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<p>The newly opened Oak + Rowan in Boston</p>

Listening to guests drives Caswell Restaurant Group owner

Nancy Batista-Caswell relies on guest feedback as a barometer and inspiration for expansion

To be on the cutting edge of food trends and guest expectations, you first need to understand what your guests want, says Nancy Batista-Caswell, the woman behind Caswell Restaurant Group, which includes Newburyport, Mass.-based Brine and Ceia Kitchen + Bar and newly opened Oak + Rowan in Boston. “Guests’ knowledge and awareness of food trends drives me to be better,” she says.

Creativity flows through the Caswell Restaurant Group kitchens and dining rooms in large part due to an ongoing desire to engage guests with the restaurants. “I want guests to feel like they’re an extension of our restaurant family, so I talk with them, put them at ease and help them understand our culture and what we’re trying to do,” says Batista-Caswell. “This allows us to be more creative, because our guests talk with us and ask questions.”

Guests have embraced a popular weekly surf and turf menu at Brine as well as a monthly Culinary Opus 15-course dinner. “We’re four seasons into offering the 15-course dinner and have featured food styles ranging from Asian to Nordic,” says Batista-Caswell. “For one night a month, guests explore a variety of dishes outside of our regular concept, and our chefs get to create a menu that they’re really passionate about, which translates beautifully to our guests.”

nancy batista caswellJuggling three restaurants can be a handful, but Batista-Caswell says she works the room with “open ears.” “I listen and connect, but not necessarily eavesdrop on guests, to make sure things are going OK,” she says. She seeks out great service experiences to learn from when dining out at other restaurants as well. “I’m always interested to see what’s happening with the service element in our industry,” she observes. “After the economy crashed several years ago, everybody kind of fell back on this industry, but there’s such an art to selling food and guiding a guest through their dining experience. It’s about having hospitable, genuine reactions to how guests are enjoying their food.”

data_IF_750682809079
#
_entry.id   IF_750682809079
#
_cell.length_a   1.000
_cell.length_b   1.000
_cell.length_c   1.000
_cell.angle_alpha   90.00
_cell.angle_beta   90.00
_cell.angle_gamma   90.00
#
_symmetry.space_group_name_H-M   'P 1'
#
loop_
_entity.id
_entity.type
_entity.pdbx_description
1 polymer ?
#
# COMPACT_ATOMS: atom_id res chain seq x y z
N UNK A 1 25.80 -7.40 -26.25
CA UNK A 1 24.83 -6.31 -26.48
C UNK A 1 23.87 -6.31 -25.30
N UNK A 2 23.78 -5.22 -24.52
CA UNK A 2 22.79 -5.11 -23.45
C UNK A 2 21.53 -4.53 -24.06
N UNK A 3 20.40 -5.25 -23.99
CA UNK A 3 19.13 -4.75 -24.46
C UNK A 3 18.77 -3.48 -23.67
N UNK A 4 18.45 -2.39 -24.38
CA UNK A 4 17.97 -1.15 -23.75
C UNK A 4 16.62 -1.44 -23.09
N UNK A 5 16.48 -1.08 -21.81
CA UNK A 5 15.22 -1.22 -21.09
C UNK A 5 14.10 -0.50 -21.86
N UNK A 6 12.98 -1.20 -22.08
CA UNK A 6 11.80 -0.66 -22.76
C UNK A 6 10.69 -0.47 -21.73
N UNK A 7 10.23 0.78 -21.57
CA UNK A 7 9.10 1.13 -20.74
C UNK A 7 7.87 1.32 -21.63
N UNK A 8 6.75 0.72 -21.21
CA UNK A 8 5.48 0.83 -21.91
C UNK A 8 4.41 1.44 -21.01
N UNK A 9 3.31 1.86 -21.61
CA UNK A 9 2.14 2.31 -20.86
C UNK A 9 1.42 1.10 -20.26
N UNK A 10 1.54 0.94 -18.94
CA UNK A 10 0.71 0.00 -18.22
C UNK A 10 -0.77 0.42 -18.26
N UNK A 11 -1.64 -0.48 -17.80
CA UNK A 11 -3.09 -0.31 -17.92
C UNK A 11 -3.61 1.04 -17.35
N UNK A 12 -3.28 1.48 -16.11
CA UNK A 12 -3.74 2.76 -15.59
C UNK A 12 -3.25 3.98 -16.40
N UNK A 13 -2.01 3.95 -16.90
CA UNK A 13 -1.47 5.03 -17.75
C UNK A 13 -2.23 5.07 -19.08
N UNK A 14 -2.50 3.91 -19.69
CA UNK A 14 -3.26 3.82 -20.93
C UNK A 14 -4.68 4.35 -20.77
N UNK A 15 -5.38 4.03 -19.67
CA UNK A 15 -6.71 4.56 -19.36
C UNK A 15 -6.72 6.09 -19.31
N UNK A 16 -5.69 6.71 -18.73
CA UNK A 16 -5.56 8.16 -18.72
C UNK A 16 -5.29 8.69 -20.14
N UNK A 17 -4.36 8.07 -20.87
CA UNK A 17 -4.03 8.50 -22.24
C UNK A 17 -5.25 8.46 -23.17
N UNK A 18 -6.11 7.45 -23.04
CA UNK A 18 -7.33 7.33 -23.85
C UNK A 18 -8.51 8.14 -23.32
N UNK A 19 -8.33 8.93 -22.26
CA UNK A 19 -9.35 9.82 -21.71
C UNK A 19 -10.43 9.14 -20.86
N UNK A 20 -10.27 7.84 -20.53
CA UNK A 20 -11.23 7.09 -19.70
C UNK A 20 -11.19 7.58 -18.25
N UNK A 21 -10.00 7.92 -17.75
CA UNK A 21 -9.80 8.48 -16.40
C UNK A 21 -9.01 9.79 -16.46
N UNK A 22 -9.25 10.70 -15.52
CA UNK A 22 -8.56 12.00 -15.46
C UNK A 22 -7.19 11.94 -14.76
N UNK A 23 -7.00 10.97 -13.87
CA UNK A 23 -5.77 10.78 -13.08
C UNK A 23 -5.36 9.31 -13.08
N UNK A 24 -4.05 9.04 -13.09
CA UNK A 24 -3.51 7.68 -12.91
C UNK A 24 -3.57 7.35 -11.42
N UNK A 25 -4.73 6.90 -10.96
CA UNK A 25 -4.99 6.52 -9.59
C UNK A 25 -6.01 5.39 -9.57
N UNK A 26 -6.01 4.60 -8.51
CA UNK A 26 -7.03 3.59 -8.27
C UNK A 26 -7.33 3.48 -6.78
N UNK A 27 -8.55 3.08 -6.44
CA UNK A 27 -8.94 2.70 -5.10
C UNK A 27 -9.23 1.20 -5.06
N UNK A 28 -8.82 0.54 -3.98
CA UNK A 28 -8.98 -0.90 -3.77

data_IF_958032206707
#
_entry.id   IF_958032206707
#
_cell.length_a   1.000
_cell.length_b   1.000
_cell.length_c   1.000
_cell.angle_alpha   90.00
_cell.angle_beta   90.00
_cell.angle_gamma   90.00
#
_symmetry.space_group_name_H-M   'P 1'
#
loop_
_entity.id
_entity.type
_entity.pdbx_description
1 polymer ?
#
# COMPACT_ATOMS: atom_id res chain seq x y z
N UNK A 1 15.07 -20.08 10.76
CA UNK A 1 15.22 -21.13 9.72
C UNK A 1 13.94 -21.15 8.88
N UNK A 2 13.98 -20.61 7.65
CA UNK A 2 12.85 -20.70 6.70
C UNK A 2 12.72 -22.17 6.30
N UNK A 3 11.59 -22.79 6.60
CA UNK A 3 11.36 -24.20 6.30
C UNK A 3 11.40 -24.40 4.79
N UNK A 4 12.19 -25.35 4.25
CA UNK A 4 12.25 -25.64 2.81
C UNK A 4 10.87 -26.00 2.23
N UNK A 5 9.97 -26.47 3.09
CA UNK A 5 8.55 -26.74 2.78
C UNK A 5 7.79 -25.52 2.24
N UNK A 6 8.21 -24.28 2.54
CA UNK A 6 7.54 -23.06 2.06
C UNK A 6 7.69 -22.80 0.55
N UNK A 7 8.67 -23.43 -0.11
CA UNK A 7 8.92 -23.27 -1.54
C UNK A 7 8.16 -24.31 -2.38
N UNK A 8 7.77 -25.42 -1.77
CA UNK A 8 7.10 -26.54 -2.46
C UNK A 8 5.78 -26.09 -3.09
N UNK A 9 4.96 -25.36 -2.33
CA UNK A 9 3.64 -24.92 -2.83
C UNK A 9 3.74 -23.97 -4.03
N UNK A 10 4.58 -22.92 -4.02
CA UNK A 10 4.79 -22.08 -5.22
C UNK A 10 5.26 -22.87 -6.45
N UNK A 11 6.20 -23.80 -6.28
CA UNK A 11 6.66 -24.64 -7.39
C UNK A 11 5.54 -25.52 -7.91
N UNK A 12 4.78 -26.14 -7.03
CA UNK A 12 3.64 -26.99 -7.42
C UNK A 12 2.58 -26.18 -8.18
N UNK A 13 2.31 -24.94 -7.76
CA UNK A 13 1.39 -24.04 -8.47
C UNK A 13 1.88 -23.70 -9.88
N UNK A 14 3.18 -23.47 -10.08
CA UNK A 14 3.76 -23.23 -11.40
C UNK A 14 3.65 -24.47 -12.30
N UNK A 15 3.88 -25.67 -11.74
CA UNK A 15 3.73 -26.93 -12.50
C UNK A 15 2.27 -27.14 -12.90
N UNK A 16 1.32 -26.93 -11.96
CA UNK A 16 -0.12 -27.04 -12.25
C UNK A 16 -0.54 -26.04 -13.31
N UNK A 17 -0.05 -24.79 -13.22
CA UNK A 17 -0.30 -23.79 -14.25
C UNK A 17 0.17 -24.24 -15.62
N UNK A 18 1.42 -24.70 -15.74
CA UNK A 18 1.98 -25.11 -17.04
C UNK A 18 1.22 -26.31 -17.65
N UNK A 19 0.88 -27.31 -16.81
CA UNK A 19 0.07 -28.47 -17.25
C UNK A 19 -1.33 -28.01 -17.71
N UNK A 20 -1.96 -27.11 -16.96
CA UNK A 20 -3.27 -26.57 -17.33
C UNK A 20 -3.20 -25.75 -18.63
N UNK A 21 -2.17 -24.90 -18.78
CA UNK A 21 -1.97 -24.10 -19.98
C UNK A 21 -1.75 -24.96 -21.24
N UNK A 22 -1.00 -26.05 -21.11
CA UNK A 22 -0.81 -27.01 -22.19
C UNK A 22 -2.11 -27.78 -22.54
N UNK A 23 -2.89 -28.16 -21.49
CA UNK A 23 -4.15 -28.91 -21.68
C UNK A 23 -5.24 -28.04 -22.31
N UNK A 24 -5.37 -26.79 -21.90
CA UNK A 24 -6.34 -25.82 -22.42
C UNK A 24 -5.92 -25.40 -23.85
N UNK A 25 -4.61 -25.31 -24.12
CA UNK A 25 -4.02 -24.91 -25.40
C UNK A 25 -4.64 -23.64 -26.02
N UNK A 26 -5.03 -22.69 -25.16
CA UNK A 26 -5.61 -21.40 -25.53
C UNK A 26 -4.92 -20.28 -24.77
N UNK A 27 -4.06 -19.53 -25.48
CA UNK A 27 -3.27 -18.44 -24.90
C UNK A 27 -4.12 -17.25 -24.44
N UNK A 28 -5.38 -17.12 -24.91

Batista-Caswell admits that no matter how large your management team or how many apps you have to help manage, no operator can see everything. A secret diner service helps Caswell Restaurant Group catch small missteps and correct them. “I’ve used Guest Check for several years and they’re incredibly detailed, covering everything from checking on the maintenance of the restaurant to cleanliness, food, cocktails and the steps of service that we train on,” she says. “They’re used as a form of training versus a form of micromanaging. It keeps all on our toes.”

She offers these lessons for managers and owners:

• Don’t make excuses. “In the restaurant industry we make excuses all the time, such as, it’s slow because it’s raining; but people still need to eat,” says Batista-Caswell. “So don’t make excuses. It can make you a little more critical, but the reality is, if you’re naïve to something, you’re missing an opportunity.”

• Be present. “It can be challenging to be present, especially when you’re juggling multiple restaurants, but be present in a way that’s communicative and direct. Communicating and articulating what we want is important so that everyone knows where they stand with us.”

• Focus on culture. “If everyone is happy, your guests are going to be happy,” says Batista-Caswell. “Work on teamwork and make sure staff members realize that they’re part of a team. Nowadays you need that really good frontline; they control what happens with your guests.”

• Find a healthy balance. “Don’t stretch yourself so thin that you can’t see clearly or work efficiently,” she says. “Find a way to create balance in your personal life.”

Photos courtesy of Caswell Restaurant Group and Katie Noble

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